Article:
A cherry-pattern-theme is very popular on all kinds of items. In fact I have seen it as decoration on from clothes to kitchenware. Let me also mention that both their theme as decoration and cherries for eating are two of my favorites things.
There are innumerable ways to use a cherry pattern theme. For example, they can be used as decoration on clothes. Clothes Decoration For example, a cherry-pattern-theme on clothes can be playful as well as attractive.
Fashion Accessories As this blog post progresses, it is becoming apparent that the cherry-pattern-theme is indeed popular. Just to show another category, here are cherries on a Coach leather bag and Vans sneakers.
Room Interiors Decor
Living Room Decor Here’s an example of a cherry-pattern-theme in any room in one’s home such as the living room.
Kitchen Decor Although there are many other uses for this theme, the kitchen is where the cherry-pattern-theme really explodes. Examples were so easily found that it was not possible to include them in one blog post. So I chose a few examples that I love the most.
Cherry Pattern Cookery
Cherry Pattern Dishes
. . . and More
Vintage Cherry Spice jar set
Cherry Pattern Teapots
WOW! Even I didn’t realize how many items display cherry patterns. Actually I’ve left my favorite for last. It is the Mary Engelbreit teapot I found on Pinterest.
This series of blog posts about KNOLLING is dedicated to Andrew Kromelow who coined the term ‘knolling’ in 1987 and to Tom Sachs who expanded on the concept of knolling to ‘Always Be Knolling’.
Knolling is defined in Wikipedia as “the process of arranging related objects in parallel or 90-degree angles as a method of organization”. The original phrase, knolling, was coined in 1987 by Andrew Kromelow, a janitor in the furniture fabrication shop of Frank Gehry. Gehry was designing chairs for the legendary, Knoll Furniture Company. Kromelow was particularly impressed with the furniture designed by Florence Knoll.
HISTORY OF KNOLL FURNITURE
Andrew Kromelow especially liked the clean, angular lines of Florence Knoll’s designs which can be seen above. As a result, at the end of the workday, Kromelow would collect all the tools that had been left out in the work studio and organized them in a similar geometric manner then photograph them from the top. No photographs of Kromelow’s work seem to have survived, publically.
The above image from Tom Sach’s, Ten Bullets, #8: “ALWAYS BE KNOLLING’ suggests what a Kromelow ‘flat lay-overhead photo’ might have looked like.”The result was an organized surface that allowed the user to see all objects at once”. Kromelow referred to this as ‘knolling’ due to the idea’s inspiration from Florence Knoll’s design sensibility. The term, the concept and the ‘flat lay photography’ Kromelow made of his arrangements caught on thanks to another person in Gehry’s employment.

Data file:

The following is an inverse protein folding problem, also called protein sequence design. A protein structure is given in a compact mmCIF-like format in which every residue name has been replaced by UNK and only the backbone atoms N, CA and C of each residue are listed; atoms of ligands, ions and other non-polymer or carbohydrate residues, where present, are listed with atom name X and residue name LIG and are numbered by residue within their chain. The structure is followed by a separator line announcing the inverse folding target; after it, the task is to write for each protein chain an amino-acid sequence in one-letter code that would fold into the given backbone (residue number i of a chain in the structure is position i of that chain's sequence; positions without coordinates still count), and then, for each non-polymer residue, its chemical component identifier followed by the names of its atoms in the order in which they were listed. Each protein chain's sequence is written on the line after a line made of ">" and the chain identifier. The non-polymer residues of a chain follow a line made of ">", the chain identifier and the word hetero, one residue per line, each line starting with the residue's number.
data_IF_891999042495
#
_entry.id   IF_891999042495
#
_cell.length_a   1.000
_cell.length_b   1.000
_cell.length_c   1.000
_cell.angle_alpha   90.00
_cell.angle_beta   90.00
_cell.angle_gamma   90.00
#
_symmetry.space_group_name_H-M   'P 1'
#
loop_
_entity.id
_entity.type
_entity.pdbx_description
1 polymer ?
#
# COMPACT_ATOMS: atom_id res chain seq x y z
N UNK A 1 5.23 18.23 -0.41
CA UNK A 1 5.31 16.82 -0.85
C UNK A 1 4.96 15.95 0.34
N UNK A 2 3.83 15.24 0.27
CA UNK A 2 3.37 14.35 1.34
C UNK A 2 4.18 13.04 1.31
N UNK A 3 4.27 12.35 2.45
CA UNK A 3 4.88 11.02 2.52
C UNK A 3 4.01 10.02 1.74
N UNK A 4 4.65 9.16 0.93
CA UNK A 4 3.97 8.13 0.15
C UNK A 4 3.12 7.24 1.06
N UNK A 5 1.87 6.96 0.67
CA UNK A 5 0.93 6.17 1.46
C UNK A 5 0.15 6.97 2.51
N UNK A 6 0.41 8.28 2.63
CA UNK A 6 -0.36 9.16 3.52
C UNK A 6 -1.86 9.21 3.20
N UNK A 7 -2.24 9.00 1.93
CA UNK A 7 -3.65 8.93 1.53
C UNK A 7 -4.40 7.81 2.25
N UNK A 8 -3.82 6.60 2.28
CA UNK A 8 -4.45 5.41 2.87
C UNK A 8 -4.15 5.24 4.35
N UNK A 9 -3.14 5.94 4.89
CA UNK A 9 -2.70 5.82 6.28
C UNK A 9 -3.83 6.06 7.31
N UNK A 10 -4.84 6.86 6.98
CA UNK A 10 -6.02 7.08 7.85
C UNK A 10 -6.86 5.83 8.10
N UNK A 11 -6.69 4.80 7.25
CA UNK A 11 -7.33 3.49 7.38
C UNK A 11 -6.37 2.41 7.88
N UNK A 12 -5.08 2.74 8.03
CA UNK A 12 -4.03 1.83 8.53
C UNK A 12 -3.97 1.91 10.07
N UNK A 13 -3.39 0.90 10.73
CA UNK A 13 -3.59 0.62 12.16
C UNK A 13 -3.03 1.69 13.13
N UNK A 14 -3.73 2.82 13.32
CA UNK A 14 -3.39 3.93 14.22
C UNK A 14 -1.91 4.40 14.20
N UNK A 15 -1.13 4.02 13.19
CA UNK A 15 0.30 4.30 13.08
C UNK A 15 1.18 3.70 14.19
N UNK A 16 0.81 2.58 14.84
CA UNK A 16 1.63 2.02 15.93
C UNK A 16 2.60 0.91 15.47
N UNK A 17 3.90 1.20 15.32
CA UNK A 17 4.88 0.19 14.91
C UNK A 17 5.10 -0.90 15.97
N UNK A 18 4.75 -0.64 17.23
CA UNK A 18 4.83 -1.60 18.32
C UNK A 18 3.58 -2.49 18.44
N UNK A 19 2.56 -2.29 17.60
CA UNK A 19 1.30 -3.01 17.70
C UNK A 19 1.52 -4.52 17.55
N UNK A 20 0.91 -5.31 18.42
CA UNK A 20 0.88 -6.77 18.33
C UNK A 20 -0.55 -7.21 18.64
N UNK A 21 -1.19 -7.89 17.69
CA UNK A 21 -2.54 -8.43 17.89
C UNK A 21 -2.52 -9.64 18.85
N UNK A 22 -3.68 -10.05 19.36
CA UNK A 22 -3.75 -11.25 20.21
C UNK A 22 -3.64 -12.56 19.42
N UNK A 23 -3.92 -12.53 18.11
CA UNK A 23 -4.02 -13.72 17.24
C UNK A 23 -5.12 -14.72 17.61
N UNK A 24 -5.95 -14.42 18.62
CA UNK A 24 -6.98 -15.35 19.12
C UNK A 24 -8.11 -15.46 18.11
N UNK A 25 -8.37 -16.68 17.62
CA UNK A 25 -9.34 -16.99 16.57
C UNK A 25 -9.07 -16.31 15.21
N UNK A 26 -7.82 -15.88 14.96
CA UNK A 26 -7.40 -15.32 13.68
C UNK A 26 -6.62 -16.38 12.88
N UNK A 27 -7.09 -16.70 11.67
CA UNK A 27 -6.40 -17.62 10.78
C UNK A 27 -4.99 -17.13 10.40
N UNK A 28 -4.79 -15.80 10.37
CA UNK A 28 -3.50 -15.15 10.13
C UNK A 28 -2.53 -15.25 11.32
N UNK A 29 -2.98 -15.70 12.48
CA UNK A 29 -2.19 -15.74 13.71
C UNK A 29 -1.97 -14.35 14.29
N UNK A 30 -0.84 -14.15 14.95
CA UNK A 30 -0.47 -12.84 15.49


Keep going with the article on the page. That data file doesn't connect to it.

“ALWAYS BE KNOLLING”
Tom Sachs, an artist and sculptor who also worked in Gehry’s studio, popularized Kromelow’s knolling and his ‘flat lay photography’ process. According to the blog post in CreativeDesignMagazine.com, Sachs created a piece about knolling and adopted the phrase, “Always be Knolling” (or ABK for short) as a motto for his work. By 1987, knolling had officially become a trend. But what transpired between 1987 and 2009?
One wonders because nothing more seems to be available about it again until the 2009 blog post on CreativeMarket.com, ‘What Is Knolling? The Overhead Photography Trend Explained’. Supposedly, this style of organizational layout has been used for over three decades to shape brands and sell products. No examples were available. Instead, decades before the social media venue, Instagram, had the popular account, ‘The Flat Lays’, before the existence of social media at all, and separate from Kromelow’s organizing technique, knolling existed as a graphic design layout and branding inspiration. But it was not known as knolling and it was before 1987.
WHEN ‘KNOLLING’ WAS JUST A CHARRETTE CORPORATION LAYOUT AND BRANDING TECHNIQUE
The process of ‘knolling’ existed independent of Knoll and apparently previous to Andrew Kromelow’s coining a phrase for it. It was a prominent style designing with type, graphic design layout, architectural presentation and products branding including overhead or flat lay photography. One company that prominently exemplified this pre-knolling sensibility was the Charrette Corporation. The architect David Paul Helpern, designer of the NYC Charrette Corporation flagship store and the graphic design/branding designer, Johanna Bohoy, the Art Director at Charette’s Headquarters in Woburn, Massachusetts were responsible for its conception. This can be traced back to the early 1980’s rather than the late 1980’s when the term knolling was coined.
There is a series of articles about the Charrette Corporation written by me, the NY Graphic Design Examiner on examiner.com. Many samples of their forward-thinking graphic design and branding style are included. Suffice to say, whether it is called knolling or attributed to the earlier Charrette Corporation methodology, the result is very calming on the brain to observe objects in an orderly rather than chaotic manner. This seems to be especially true for artistic, creative brain dominant people.
TECHNOLOGY TAKES ON KNOLLING
To add to this, technology has taken leaps, specifically with the creation of social media venues which facilitates present day knolling. But according to my research, history clearly illustrates that the clean, perpendicular and parallel lined style of graphic design layout, now known as knolling, was not a revolutionary idea and did not begin with Florence Knoll or Andrew Kromelow in 1987. This is not to deny that the advent of social media has allowed knolling to become very practical, even pedestrian in its incarnation as ‘flat lay photography’. Layout and branding are now easily and attractively showcased by Instagram, Pinterest and Tumblr, pictured directly above and below.
Life has a way of providing what is needed at a particular time in history. Credit it to The Charrette Corporation, Florence Knoll, Andrew Kromelow or Tom Sachs. They have all played a part in transforming the disciplines of design layout and branding forward to another level of usefulness and appeal in the world of product marketing. But is there more to it than that?!